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Civilian, democratically elected govt main interlocutor of Pak-US: Ned Price

State Department spokesman Ned Price says US has mechanism to ensure assistance reaches flood victims

By Web Desk
October 12, 2022
State Department spokesman Ned Price. AFP
State Department spokesman Ned Price. AFP 

The US appreciates the longstanding cooperation with Pakistan, State Department spokesperson Ned Price said on Tuesday. He said Pakistan and the US  governments share common interests in many areas.

"We value our longstanding cooperation with Pakistan. There are a number of areas where our interests are aligned," he said, addressing a press briefing at the State Department in Washington.

Responding to a query, Ned Price said that "of course Pakistan has a civilian government that is democratically elected". He said this is the "primary interlocutor" between both countries.

The US State Department spokesperson said the US and Pakistan continue to cooperate in various fields, including security and the economy.

Deputy Secretary of State Wendy Sherman met with Pakistan's Army Chief General Qamar Javed Bajwa, he said. Price said US officials meet regularly with senior officials of the Pakistani government.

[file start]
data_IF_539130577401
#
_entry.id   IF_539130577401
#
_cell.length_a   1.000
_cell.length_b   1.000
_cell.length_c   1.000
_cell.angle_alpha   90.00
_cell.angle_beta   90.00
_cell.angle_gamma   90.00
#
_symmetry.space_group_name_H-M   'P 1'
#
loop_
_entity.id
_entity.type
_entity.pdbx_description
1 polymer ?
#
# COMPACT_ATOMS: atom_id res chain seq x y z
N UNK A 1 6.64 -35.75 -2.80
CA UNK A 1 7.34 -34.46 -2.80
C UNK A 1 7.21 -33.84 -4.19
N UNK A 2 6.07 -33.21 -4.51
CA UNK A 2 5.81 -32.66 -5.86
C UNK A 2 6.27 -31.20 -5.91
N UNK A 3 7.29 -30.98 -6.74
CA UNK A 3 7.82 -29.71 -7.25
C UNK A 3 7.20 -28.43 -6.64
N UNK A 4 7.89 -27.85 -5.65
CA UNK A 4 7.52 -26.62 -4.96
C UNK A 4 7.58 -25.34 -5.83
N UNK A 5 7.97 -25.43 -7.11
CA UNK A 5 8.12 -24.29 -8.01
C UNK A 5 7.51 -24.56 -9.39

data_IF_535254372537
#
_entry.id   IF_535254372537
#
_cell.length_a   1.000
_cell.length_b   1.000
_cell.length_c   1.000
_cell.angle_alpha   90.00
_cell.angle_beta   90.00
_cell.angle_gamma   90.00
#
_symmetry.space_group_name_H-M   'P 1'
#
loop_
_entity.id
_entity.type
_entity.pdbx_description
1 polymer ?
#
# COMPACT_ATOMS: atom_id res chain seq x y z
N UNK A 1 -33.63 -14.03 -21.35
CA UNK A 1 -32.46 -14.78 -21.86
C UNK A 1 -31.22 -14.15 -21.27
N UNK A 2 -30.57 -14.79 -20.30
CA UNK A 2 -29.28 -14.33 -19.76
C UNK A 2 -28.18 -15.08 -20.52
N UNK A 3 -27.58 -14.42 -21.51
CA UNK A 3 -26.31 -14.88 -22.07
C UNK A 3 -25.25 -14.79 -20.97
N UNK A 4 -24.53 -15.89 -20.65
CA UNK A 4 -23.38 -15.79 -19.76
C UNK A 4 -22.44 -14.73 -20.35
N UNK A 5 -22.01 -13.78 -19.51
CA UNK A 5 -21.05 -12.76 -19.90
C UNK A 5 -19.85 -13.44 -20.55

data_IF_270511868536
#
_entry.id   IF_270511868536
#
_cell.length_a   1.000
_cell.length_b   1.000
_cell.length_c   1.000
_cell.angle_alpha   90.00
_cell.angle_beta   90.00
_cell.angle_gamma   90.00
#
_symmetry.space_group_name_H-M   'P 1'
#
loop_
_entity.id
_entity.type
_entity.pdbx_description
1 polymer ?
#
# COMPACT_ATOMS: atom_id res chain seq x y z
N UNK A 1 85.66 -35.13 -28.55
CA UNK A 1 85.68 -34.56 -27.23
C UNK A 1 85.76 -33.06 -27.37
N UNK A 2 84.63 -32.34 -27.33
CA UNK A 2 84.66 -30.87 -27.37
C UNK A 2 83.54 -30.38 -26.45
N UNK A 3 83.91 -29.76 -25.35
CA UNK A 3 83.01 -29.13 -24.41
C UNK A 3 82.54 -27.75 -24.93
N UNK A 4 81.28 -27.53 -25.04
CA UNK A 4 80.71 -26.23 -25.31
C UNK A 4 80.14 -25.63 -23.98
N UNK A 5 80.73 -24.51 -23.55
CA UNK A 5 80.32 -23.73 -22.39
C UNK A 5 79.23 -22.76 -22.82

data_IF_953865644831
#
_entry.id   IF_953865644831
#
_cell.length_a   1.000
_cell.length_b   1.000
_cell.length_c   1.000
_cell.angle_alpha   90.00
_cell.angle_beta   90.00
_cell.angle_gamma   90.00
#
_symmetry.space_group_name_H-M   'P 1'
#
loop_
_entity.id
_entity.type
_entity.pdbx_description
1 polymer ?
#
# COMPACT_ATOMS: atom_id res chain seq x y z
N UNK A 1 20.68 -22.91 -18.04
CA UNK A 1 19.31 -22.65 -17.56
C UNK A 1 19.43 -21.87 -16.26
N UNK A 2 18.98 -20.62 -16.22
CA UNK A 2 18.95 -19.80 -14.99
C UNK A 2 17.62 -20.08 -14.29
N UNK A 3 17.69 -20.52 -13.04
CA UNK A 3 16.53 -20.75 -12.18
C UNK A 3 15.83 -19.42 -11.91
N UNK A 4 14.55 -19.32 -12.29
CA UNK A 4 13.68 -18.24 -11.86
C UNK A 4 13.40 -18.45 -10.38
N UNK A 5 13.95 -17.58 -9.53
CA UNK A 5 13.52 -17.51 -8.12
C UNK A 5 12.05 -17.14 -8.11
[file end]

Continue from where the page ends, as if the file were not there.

The spokesperson for the state department said that the US government discusses with Pakistan the future of the Afghan people and stability in Afghanistan.

"The stability and future of Afghanistan and the Afghan people and security challenges in the region are always on the agenda when we have high-level engagements with our Pakistani counterparts. We meet and speak with them regularly on a range of issues," he said.

The two countries constantly discuss issues, including the security situation and challenges in the region, he said.

Ned Price said that there is an adequate tracking mechanism for the money given to help the flood victims to ensure the aid lands in their deserving hands. The representatives of the US government and USAID visit the affected areas and submit reports regularly, he noted.

He said that USAID staff make regular trips to monitor the US government's programmes in the field.

The US team visited at least ten districts in Sindh and Balochistan last month to assess not only the humanitarian conditions but also the response activities, he said. This was done to make sure that the response activities meet the humanitarian needs, he said.

USAID also works with local partners and organisations that have extensive knowledge of the affected areas and population, he said.